... attends to the execution of many wills, which are entrusted to it by persons who leave their property to be distributed for pious works and for chaplaincies. Leaving the matter in the care of this Confraternity, they feel certain that their trusts will be executed forever. It is a great consolation to them to know that the execution has been accepted by the Confraternity. In particular, the execution of the wills of poor persons who leave heirs in Nueva Espana ...
— The Philippine Islands, 1493-1898: Volume XIV., 1606-1609 • Various

... give up afore the ship goes down: It's a stiff gale, but Providence wun't drown; An' God wun't leave us yet to sink or swim, Ef we don't fail to du wut 's right by Him. This land o' ourn, I tell ye, 's gut to be A better country than man ever see. I feel my sperit swellin' with a cry Thet seems to say, "Break forth an' prophesy!" O strange New World, thet yet wast never young, Whose youth from thee by gripin' need was wrung,— Brown foundlin' o' the woods, whose baby-bed Was prowled ...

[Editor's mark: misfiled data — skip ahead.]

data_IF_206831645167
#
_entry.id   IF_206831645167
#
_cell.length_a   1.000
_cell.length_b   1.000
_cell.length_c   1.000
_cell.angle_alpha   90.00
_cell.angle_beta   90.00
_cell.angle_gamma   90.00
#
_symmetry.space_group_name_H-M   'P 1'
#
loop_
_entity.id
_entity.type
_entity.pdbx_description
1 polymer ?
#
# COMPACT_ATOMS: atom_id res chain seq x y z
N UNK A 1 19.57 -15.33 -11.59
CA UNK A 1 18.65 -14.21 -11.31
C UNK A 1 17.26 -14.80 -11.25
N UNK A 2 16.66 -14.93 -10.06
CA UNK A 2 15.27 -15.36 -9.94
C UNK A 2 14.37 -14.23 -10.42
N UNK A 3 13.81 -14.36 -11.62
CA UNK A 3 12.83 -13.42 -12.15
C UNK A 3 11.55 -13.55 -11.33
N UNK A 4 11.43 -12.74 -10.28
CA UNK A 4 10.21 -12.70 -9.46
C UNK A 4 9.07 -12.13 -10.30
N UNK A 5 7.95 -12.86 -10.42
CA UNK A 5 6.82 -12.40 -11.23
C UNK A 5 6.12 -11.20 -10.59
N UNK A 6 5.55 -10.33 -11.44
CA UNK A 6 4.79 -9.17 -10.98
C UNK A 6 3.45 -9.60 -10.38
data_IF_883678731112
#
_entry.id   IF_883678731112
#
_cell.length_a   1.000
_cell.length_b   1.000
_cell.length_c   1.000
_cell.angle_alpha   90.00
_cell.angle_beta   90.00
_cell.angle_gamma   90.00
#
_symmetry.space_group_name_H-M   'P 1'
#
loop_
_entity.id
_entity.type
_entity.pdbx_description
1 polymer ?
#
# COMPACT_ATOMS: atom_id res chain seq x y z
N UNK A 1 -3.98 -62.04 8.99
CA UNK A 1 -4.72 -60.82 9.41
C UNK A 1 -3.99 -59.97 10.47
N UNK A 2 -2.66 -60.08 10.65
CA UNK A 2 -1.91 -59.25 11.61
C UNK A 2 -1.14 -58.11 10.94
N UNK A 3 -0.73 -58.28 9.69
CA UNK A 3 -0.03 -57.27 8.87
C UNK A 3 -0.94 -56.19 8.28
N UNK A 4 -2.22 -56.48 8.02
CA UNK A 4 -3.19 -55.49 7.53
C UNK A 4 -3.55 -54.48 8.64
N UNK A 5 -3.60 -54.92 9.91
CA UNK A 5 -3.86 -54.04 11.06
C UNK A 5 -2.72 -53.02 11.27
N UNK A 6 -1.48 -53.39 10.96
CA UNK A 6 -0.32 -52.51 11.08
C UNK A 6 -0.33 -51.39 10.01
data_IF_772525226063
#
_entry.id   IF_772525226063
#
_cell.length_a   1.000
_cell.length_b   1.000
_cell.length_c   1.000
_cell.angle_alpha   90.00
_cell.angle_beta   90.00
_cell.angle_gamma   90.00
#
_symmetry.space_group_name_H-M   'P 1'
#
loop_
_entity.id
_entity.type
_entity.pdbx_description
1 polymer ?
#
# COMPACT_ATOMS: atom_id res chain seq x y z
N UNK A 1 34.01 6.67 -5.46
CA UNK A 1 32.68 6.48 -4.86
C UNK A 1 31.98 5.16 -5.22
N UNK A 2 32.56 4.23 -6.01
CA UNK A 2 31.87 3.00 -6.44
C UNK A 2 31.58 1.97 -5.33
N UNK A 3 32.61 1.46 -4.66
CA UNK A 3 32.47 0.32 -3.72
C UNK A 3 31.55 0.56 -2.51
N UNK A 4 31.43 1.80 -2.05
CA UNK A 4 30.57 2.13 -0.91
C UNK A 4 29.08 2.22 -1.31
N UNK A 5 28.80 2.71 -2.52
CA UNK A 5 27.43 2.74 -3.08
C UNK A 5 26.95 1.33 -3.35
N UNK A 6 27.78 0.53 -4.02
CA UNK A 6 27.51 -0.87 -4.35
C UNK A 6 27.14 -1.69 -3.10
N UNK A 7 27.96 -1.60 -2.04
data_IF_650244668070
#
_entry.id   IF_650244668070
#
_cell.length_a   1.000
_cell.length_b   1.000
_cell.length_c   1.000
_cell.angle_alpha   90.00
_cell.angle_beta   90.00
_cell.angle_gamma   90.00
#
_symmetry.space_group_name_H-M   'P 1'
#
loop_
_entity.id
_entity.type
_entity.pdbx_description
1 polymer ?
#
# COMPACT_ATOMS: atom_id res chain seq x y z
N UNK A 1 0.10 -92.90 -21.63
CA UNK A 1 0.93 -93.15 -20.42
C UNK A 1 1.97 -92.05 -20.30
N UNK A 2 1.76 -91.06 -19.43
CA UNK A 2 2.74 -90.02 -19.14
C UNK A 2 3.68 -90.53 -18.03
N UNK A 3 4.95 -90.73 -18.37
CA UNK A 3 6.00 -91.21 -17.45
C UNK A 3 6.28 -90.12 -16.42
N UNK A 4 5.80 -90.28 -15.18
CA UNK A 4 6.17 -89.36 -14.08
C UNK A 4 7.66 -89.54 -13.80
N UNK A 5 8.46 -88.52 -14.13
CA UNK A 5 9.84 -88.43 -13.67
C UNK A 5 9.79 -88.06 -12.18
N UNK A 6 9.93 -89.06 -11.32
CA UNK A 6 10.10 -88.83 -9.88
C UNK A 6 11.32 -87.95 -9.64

— Atlantic Monthly, Vol. 9, No. 52, February, 1862 • Various

... feel of gravel underfoot ought to guide her down the drive to the great gateway; and once outside the park, clear of its overshadowing trees, one would surely find mitigation of darkness sufficient to show the ...
— Red Masquerade • Louis Joseph Vance

... that. I was picked because I'm pretty good with the stick—a sort of pinch hitter. But then that's not being a star pitcher," he added, lest Joe feel badly at the contrast in ...
— Baseball Joe in the Big League - or, A Young Pitcher's Hardest Struggles • Lester Chadwick